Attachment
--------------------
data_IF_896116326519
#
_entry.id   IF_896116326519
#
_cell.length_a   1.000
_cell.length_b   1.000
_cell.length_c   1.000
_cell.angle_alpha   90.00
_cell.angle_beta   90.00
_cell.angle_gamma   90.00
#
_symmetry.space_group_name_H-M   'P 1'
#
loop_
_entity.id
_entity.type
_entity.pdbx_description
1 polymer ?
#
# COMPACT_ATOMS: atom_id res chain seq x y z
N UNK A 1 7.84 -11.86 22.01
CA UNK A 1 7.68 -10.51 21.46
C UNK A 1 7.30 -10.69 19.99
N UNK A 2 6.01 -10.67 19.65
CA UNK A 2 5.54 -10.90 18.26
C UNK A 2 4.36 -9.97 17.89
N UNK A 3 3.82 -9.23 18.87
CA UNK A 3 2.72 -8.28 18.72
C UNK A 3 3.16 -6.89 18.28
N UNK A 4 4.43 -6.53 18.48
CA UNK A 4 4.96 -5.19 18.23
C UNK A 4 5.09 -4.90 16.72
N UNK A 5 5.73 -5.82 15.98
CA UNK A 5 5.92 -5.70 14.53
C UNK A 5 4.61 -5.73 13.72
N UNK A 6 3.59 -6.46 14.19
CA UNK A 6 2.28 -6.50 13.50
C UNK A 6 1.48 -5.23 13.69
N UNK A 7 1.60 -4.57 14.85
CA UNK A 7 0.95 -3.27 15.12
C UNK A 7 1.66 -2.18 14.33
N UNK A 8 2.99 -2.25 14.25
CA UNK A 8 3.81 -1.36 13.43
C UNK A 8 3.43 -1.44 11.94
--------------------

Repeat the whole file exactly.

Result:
data_IF_896116326519
#
_entry.id   IF_896116326519
#
_cell.length_a   1.000
_cell.length_b   1.000
_cell.length_c   1.000
_cell.angle_alpha   90.00
_cell.angle_beta   90.00
_cell.angle_gamma   90.00
#
_symmetry.space_group_name_H-M   'P 1'
#
loop_
_entity.id
_entity.type
_entity.pdbx_description
1 polymer ?
#
# COMPACT_ATOMS: atom_id res chain seq x y z
N UNK A 1 7.84 -11.86 22.01
CA UNK A 1 7.68 -10.51 21.46
C UNK A 1 7.30 -10.69 19.99
N UNK A 2 6.01 -10.67 19.65
CA UNK A 2 5.54 -10.90 18.26
C UNK A 2 4.36 -9.97 17.89
N UNK A 3 3.82 -9.23 18.87
CA UNK A 3 2.72 -8.28 18.72
C UNK A 3 3.16 -6.89 18.28
N UNK A 4 4.43 -6.53 18.48
CA UNK A 4 4.96 -5.19 18.23
C UNK A 4 5.09 -4.90 16.72
N UNK A 5 5.73 -5.82 15.98
CA UNK A 5 5.92 -5.70 14.53
C UNK A 5 4.61 -5.73 13.72
N UNK A 6 3.59 -6.46 14.19
CA UNK A 6 2.28 -6.50 13.50
C UNK A 6 1.48 -5.23 13.69
N UNK A 7 1.60 -4.57 14.85
CA UNK A 7 0.95 -3.27 15.12
C UNK A 7 1.66 -2.18 14.33
N UNK A 8 2.99 -2.25 14.25
CA UNK A 8 3.81 -1.36 13.43
C UNK A 8 3.43 -1.44 11.94